The agriculture and land-based natural resources sectors are intrinsically tied to the climate and economy. While the sector is extremely vulnerable to the impacts of climate change, it also accounts for approximately 14 per cent of India’s total GHG emissions. Climate-positive agriculture and land use practices can support India’s transition to a net zero economy while also increasing the resilience of these resources to withstand the impact of changing climatic conditions. It is critical that swift action is taken to transition the sector towards a low emissions trajectory which will lead to positive outcomes for both the people and the planet. This will require significant changes in how we farm, how we consume food and how we manage our forests and natural carbon sinks.
The impacts of climate change are already beginning to be felt in agriculture and land quality. Over time, climate change has contributed to reduced crop yields, lesser nutritional quality of major cereals and lower livestock productivity. Rising temperatures have led to the degradation of forest ecosystems.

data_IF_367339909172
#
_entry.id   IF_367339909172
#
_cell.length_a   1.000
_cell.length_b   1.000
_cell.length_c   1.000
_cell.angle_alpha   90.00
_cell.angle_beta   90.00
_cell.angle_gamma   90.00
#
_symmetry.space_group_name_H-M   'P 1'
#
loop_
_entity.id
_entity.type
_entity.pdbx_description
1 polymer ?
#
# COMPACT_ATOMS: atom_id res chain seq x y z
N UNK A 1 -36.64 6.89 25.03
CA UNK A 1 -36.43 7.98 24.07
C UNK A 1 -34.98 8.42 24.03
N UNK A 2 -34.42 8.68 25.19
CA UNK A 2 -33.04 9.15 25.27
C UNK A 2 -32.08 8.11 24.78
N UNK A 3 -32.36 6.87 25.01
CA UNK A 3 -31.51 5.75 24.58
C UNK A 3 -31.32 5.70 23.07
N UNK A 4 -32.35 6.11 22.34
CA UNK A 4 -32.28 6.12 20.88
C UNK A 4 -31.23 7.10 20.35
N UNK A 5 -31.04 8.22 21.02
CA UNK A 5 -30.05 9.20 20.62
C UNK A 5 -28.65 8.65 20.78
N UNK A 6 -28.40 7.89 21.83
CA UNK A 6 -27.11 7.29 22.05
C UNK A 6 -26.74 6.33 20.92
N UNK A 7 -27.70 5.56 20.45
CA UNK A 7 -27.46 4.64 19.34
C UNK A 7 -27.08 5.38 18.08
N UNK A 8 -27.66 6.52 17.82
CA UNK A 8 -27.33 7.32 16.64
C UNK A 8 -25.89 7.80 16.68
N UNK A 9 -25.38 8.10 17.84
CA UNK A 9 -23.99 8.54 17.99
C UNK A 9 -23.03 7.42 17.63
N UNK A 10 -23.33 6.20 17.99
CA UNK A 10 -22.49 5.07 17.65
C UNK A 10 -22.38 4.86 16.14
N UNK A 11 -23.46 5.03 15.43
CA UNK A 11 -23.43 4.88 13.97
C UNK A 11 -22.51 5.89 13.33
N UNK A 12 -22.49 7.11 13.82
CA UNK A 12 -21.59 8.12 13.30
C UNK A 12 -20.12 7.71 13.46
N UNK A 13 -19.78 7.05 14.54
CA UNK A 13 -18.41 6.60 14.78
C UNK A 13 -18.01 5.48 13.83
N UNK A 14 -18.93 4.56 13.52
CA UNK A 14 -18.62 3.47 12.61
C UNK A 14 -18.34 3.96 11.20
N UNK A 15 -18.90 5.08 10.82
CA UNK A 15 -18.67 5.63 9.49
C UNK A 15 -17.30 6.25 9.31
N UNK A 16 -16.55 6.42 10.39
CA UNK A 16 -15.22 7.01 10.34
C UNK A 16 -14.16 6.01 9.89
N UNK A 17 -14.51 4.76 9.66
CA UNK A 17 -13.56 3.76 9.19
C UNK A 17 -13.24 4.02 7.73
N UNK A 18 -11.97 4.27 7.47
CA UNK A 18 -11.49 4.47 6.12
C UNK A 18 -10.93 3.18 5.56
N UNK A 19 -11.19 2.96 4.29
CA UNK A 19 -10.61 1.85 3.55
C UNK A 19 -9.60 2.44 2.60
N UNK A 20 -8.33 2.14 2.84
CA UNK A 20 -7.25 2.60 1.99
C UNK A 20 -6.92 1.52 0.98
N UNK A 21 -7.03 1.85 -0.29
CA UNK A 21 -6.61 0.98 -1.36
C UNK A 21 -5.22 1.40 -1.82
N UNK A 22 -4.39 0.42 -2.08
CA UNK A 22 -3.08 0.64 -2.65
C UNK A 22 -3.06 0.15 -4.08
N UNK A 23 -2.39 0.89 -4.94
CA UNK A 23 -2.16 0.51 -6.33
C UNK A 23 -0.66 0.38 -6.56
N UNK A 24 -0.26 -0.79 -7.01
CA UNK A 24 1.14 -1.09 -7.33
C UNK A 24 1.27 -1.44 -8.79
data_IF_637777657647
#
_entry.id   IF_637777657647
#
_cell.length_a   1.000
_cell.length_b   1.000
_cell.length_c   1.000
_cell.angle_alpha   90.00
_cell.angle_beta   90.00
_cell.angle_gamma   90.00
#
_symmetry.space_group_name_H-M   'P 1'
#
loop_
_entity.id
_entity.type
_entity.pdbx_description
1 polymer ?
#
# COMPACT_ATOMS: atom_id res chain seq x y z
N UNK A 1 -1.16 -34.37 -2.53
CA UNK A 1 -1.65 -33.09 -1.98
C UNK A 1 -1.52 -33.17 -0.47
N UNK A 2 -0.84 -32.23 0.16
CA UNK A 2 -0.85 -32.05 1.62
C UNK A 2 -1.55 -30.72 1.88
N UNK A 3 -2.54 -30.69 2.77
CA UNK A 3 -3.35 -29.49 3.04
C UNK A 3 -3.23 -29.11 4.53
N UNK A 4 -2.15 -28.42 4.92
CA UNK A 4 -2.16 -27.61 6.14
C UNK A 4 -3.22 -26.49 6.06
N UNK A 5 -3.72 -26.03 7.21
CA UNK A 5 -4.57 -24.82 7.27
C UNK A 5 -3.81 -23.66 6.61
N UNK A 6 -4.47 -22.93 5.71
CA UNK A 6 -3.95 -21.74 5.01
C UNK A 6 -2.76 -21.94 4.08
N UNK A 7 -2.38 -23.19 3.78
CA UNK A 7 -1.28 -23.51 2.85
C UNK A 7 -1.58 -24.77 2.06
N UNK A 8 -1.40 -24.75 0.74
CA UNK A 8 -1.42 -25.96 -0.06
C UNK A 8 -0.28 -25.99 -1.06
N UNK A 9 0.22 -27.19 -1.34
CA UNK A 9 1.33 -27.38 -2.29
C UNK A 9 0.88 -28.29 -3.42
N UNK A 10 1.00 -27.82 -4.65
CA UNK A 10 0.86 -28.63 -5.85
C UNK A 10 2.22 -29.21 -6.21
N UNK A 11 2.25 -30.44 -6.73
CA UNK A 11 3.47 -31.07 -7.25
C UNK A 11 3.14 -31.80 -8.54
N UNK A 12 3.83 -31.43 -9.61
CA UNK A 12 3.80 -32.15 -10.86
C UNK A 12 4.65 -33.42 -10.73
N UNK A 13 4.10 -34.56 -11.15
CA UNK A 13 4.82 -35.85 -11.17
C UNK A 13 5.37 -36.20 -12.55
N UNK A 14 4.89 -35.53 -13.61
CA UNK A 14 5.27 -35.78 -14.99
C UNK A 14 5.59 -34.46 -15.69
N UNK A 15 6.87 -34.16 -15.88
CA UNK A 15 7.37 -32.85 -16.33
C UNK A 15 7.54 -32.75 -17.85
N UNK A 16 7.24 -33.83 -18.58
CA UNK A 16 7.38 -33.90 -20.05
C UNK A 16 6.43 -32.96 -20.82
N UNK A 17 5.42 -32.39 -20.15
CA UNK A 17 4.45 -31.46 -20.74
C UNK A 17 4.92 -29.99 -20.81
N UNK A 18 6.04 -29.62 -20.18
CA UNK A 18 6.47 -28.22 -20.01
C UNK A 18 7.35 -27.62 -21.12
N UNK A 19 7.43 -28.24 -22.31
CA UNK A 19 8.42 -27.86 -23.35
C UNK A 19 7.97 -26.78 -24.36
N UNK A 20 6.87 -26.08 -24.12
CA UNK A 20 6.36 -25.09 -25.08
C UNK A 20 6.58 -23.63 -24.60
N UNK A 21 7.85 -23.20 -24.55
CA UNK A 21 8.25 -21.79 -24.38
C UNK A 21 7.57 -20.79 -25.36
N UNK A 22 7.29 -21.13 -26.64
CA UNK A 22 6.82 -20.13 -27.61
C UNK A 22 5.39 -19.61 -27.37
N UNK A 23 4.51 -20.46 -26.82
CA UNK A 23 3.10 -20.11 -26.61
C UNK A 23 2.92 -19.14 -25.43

Climate change can alter carbon storage in soil, which is the second largest carbon store, or ‘sink’, after the oceans. The increasing climate sensitivity of agriculture could also lead to greater instability for India’s food production, which in turn can have implications for livelihoods and food security.
Over 700 million people in rural India depend on forests and agriculture for subsistence and livelihood. Amongst them, the most marginalised are disproportionately affected by climate change and extreme weather events as they grapple with crop losses, damaged homes, food insecurity, water scarcity and land degradation.
We seek to enhance zero emissions, people and planet-positive agriculture and land use practices that can strengthen the rural economy, improve the livelihoods of local communities, improve biodiversity, build resilience as well as contribute to India’s global climate goals. We collaborate with policy makers, multilateral institutions, communities and civil society organisations to augment best practices in different agroecological regions and to mainstream climate-oriented and integrated agriculture and-use practices in policy solutions.